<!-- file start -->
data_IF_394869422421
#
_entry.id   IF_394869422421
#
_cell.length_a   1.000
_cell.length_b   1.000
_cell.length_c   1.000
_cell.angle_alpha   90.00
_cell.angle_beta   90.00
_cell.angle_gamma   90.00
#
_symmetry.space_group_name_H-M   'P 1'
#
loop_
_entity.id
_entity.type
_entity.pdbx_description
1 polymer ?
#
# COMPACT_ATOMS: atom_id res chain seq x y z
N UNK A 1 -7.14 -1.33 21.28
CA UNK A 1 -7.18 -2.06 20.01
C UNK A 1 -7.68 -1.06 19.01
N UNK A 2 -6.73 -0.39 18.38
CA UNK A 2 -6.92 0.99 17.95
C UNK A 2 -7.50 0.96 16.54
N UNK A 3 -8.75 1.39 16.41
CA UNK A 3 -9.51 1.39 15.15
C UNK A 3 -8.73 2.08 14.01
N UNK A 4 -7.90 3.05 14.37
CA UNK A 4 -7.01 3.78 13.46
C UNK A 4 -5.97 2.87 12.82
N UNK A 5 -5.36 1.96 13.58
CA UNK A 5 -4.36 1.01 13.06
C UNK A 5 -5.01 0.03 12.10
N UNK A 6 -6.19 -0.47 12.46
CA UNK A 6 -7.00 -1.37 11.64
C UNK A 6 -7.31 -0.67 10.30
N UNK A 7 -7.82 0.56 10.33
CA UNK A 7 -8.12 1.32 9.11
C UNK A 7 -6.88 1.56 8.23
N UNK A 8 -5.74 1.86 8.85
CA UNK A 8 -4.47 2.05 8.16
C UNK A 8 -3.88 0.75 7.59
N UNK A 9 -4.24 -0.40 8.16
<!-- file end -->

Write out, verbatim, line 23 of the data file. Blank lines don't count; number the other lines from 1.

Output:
C UNK A 1 -7.68 -1.06 19.01